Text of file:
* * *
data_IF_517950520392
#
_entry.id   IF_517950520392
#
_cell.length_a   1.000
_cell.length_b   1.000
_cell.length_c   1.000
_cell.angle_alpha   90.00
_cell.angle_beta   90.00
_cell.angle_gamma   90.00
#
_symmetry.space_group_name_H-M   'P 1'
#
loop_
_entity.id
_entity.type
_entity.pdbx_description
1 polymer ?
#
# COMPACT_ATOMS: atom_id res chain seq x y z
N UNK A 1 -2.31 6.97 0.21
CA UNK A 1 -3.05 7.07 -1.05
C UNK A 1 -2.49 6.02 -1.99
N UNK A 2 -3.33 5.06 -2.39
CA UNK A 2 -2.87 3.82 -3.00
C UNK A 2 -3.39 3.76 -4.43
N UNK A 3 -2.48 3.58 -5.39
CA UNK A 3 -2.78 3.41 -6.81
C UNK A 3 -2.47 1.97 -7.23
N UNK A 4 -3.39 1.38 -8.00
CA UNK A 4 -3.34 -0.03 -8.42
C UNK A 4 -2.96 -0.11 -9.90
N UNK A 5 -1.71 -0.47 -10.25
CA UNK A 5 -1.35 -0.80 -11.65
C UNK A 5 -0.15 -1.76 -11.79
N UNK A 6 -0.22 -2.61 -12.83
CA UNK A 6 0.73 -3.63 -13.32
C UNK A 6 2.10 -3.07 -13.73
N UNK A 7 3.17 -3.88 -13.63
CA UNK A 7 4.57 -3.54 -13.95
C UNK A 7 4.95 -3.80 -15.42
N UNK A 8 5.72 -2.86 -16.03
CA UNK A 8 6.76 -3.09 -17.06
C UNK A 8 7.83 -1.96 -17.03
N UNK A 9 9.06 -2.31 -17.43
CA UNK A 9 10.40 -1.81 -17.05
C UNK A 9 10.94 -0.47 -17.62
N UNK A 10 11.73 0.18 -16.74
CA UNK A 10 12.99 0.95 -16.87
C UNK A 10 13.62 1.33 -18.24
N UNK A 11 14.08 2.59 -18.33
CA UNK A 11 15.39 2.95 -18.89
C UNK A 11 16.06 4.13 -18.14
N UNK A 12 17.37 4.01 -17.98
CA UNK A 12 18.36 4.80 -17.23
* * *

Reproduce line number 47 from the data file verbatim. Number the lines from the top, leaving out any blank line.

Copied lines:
C UNK A 9 10.94 -0.47 -17.62